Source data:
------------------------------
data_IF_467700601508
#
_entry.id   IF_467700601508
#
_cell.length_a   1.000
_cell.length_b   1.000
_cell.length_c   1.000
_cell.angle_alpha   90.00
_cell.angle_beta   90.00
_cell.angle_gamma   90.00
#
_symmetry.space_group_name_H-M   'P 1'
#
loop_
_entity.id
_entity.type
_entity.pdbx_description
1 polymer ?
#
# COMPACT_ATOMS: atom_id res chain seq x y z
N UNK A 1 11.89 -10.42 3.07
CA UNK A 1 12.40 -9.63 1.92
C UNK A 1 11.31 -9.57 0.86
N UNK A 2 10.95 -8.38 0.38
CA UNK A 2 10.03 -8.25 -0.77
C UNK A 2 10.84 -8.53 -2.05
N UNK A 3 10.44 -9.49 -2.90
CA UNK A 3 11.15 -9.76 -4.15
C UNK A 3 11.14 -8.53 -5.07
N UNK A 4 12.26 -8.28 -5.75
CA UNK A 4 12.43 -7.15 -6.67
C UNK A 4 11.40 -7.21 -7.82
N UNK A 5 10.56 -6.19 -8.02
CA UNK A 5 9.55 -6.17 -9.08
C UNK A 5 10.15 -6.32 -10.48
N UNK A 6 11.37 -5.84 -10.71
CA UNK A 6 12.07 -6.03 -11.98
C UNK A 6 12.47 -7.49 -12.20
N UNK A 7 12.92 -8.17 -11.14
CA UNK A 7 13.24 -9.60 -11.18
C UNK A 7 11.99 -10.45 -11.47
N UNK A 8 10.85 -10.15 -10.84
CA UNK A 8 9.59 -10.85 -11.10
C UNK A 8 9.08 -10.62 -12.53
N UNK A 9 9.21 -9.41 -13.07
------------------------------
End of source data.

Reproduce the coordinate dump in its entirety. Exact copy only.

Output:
data_IF_467700601508
#
_entry.id   IF_467700601508
#
_cell.length_a   1.000
_cell.length_b   1.000
_cell.length_c   1.000
_cell.angle_alpha   90.00
_cell.angle_beta   90.00
_cell.angle_gamma   90.00
#
_symmetry.space_group_name_H-M   'P 1'
#
loop_
_entity.id
_entity.type
_entity.pdbx_description
1 polymer ?
#
# COMPACT_ATOMS: atom_id res chain seq x y z
N UNK A 1 11.89 -10.42 3.07
CA UNK A 1 12.40 -9.63 1.92
C UNK A 1 11.31 -9.57 0.86
N UNK A 2 10.95 -8.38 0.38
CA UNK A 2 10.03 -8.25 -0.77
C UNK A 2 10.84 -8.53 -2.05
N UNK A 3 10.44 -9.49 -2.90
CA UNK A 3 11.15 -9.76 -4.15
C UNK A 3 11.14 -8.53 -5.07
N UNK A 4 12.26 -8.28 -5.75
CA UNK A 4 12.43 -7.15 -6.67
C UNK A 4 11.40 -7.21 -7.82
N UNK A 5 10.56 -6.19 -8.02
CA UNK A 5 9.55 -6.17 -9.08
C UNK A 5 10.15 -6.32 -10.48
N UNK A 6 11.37 -5.84 -10.71
CA UNK A 6 12.07 -6.03 -11.98
C UNK A 6 12.47 -7.49 -12.20
N UNK A 7 12.92 -8.17 -11.14
CA UNK A 7 13.24 -9.60 -11.18
C UNK A 7 11.99 -10.45 -11.47
N UNK A 8 10.85 -10.15 -10.84
CA UNK A 8 9.59 -10.85 -11.10
C UNK A 8 9.08 -10.62 -12.53
N UNK A 9 9.21 -9.41 -13.07